It is clear than any tumor cells having both tyrosinase activity and saccharidase activity may be treatable in accordance with the present invention, with the remaining organs of the body being protected by the alkalinization step. Tumors which are known to have saccharidase activity include solid breast tumors and their metastases, bronchogenic carcinoma and its metastases, and lymphomas, as well as lung carcinoma, colon carcinoma, testicular carcinoma, hepatic carcinoma, pancreatic carcinoma, ovarian carcinoma, leukemia, bronchogenic carcinoma, prostate carcinoma, Hodgkin's disease and rectal carcinoma. Tumors which have high tyrosinase activity,.as noted above, include melanoma, amelanotic melanoma, and breast carcinoma, and bladder carcinoma, as well as a number of other noted above.
Of course, the combination of conjugates must be chosen so that the saccharides compete for the same receptor on the membrane of the cancer cells. Since, for example two glucuronides cannot be used together, one can use a glucuronide conjugate with a galactose conjugate if the tumor has both .beta.-glucosidase activity and .beta.-galactosidase activity. As noted above, one skilled in the art can readily determine which type of activity a tumor has without undue experimentation.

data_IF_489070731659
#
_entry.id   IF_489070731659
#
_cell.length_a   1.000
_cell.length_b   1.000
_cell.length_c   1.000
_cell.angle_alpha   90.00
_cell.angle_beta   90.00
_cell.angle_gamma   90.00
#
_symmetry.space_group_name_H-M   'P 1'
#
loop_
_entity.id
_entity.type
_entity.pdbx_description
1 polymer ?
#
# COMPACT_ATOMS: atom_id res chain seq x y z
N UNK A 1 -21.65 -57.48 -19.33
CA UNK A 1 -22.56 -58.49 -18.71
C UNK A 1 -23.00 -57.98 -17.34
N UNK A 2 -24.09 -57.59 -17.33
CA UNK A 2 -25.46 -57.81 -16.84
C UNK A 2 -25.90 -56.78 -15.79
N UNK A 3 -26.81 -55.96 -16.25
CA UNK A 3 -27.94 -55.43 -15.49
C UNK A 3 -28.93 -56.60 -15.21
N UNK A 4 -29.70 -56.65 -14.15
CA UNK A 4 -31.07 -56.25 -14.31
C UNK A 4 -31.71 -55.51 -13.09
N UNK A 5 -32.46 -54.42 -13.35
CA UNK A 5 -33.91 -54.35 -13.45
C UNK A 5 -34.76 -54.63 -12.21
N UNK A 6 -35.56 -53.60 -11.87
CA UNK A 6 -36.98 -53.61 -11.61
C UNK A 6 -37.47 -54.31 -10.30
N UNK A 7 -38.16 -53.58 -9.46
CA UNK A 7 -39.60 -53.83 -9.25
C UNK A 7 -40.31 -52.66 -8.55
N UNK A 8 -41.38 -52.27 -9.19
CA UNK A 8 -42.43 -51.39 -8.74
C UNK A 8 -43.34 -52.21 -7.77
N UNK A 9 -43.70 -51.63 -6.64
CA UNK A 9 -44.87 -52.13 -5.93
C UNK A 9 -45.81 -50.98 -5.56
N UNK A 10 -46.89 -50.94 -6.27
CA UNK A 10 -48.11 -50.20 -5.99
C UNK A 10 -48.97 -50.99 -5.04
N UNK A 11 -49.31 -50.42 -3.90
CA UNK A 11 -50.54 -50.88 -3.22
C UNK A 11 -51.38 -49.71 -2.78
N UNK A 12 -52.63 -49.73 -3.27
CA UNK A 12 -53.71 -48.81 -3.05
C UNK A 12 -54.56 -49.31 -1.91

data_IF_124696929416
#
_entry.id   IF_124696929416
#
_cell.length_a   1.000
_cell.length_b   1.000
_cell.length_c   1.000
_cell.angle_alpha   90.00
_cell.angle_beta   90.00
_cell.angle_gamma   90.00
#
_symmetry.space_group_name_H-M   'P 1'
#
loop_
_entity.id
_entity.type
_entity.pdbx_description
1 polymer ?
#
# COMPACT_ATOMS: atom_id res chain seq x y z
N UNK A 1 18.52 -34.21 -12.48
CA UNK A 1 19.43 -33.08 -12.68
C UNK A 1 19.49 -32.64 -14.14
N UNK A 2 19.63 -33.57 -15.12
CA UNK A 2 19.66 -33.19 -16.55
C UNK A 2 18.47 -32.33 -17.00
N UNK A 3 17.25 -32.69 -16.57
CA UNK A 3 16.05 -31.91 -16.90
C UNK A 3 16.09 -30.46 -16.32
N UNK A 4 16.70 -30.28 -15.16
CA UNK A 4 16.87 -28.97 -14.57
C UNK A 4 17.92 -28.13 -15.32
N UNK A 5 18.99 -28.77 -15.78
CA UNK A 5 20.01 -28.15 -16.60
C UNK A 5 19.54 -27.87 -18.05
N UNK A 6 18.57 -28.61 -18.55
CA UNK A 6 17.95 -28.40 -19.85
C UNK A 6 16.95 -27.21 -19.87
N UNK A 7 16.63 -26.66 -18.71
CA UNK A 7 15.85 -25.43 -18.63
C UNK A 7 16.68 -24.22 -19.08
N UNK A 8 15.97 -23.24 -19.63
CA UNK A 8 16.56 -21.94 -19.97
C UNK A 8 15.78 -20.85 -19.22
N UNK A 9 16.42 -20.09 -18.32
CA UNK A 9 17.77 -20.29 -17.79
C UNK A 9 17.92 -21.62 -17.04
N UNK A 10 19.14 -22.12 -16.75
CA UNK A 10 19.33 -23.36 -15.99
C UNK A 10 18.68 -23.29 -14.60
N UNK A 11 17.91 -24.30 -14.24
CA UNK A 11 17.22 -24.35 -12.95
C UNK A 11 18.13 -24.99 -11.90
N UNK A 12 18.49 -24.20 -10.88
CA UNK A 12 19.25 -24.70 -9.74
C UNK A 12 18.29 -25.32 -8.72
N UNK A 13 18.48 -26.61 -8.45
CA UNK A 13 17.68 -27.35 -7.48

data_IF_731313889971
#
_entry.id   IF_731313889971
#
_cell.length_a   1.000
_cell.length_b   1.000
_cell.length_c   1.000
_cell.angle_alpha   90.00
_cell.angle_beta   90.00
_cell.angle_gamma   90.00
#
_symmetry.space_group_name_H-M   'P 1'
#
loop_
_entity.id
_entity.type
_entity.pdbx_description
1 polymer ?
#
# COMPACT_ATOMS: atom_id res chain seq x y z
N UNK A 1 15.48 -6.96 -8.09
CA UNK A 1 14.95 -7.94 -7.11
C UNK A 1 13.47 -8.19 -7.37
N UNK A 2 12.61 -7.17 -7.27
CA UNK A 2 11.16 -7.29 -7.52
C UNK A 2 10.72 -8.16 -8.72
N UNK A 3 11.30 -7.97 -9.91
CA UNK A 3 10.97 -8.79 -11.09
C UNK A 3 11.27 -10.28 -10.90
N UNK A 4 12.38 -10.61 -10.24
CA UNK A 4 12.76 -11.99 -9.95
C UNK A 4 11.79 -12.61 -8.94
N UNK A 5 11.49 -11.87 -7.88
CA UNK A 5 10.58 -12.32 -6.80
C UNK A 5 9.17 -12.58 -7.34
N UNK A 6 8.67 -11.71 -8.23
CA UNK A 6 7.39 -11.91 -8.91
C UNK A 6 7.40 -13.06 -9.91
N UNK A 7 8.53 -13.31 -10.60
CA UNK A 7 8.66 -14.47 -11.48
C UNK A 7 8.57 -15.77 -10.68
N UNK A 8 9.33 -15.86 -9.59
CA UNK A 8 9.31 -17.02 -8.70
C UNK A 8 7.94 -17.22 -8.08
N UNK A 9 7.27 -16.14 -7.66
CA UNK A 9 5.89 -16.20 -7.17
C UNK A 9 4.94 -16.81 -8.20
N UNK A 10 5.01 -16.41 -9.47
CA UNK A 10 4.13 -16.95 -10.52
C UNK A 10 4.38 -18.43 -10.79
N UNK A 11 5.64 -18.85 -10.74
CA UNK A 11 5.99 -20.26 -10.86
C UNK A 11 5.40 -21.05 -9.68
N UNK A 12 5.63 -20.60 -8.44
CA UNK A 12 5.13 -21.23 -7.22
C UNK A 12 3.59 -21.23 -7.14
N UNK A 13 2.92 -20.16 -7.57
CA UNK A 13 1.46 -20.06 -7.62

It is also known that neoplasms which do not have high saccharidase activity, and therefore cannot be treated in accordance with the present invention, include some leukemias. It must be understood, however, that these lists are not exhaustive, and that the art is aware of many other types of tumors which have saccharidase activity. Moreover, one skilled in the art can readily determine which type of saccharidase activity a tumor has by using the techniques described above. If it is determined that the tumor does indeed have both saccharidase activity and tyrosinase activity, the therapeutic treatment of the present invention can be effectively used.
When it is desired to induce hyperthermia to increase saccharidase activity, a method should be selected by which the temperature is raised as much as possible without risking damage to healthy portions of the body, such as the eyes. An increase of about 2.degree. C. for whole body hyperthermia, and as much as 4.5.degree. C. for local hyperthermia, is preferred. The hyperthermia should be timed to last about an hour at the time of greatest saccharide concentration at the tumor site. For example, when local microwave treatment is selected, it should begin about one half hour after commencement of the intravenous conjugate drip and be continued for about one hour. The proper dosage of known pyrogens to achieve the desired degree of hyperthermia would be known to those skilled in the art, and can be easily empirically determined without undue experimentation. A dosage of about 30 ng/day of dinitrophenol, for example, would be appropriate.